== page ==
FAA on TARGETS to speed aircraft departures

The Federal Aviation Administration is using a new software program to improve airport departure procedures and reduce aviation fuel consumption.

The Terminal Area Route Generation Evaluation and Traffic Simulation (TARGETS) tool decreases the time needed to publish Area Navigation (RNAV) procedures. These procedures ' including headings, turns, altitudes and speeds ' are programmed into an aircraft's avionics system, reducing controller/pilot communications and increasing fuel efficiency. The software increases the number of departure routes by allowing air traffic controllers to disperse aircraft more efficiently, which reduces taxi time, ground delays and miles flown.

'Just a few years ago, designing the 50 RNAV procedures the FAA plans to publish this year would have been a tedious task involving compasses, drafting boards and multiple erasers,' the agency said in a news release. 'TARGETS can save weeks during the design stage of developing new RNAV procedures.'

With TARGETS, the process now takes minutes instead of months. Changes can be made instantly, and users can quickly run a low-fidelity simulation to make sure planes will be able to fly the programmed routes, avoiding numerous revisions and decreasing the amount of time it takes to create routes, the FAA said.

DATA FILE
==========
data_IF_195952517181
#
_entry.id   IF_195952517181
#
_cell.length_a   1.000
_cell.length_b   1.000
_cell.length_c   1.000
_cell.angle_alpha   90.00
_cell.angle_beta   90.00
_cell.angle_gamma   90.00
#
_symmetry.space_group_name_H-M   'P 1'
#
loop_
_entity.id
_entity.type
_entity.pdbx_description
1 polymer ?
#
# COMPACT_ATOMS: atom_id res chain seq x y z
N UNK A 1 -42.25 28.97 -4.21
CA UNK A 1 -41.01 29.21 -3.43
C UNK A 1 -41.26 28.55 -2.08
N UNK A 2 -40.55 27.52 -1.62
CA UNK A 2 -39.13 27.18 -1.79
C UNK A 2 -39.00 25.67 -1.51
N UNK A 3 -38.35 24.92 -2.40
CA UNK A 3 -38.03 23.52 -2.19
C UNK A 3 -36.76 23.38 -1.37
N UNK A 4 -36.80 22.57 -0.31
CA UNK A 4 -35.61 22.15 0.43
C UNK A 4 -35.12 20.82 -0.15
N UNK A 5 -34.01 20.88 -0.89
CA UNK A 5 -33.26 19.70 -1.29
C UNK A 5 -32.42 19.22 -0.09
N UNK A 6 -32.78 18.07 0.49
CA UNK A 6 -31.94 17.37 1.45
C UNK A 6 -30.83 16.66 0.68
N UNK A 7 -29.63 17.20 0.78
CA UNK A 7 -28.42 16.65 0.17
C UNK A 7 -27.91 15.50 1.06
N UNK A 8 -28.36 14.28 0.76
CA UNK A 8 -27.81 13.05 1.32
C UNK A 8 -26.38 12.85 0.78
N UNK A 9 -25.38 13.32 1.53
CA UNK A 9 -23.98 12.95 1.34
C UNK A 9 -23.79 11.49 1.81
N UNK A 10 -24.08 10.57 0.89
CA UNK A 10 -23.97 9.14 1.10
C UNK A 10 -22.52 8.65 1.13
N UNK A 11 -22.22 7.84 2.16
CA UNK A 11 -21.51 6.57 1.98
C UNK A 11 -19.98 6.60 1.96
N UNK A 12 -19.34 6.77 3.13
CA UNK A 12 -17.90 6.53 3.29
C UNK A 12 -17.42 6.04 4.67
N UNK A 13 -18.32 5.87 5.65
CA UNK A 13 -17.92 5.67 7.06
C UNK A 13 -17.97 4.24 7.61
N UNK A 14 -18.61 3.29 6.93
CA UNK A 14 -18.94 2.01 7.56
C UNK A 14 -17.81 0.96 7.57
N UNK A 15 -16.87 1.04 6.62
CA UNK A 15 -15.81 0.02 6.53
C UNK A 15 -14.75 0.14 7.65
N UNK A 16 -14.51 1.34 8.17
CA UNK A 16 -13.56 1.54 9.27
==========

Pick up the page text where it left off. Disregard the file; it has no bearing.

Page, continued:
TARGETS tests routes based on the capabilities of generic small, medium and large jets and, if needed, specific aircraft. For example, a user could enter the specifics of a Boeing 757 to see if it could fly the route. The software also allows users to attach speeds to navigational points, or fixes. If this is done, a plane will automatically slow to a certain speed as it crosses a fix, making its movements easier for controllers to predict.

FAA also announced that that its new Traffic Flow Management System is operational at the William J. Hughes Technical Center, in Atlantic City, N.J. The system tracks, anticipates and manages the flow of air traffic through U.S. airspace, integrating real-time weather and flight data from multiple sources. The system uses a new open-architecture platform with greater bandwidth, improved integration with other domains, and better performance and capacity.

About the Author

Kathleen Hickey is a freelance writer for GCN.

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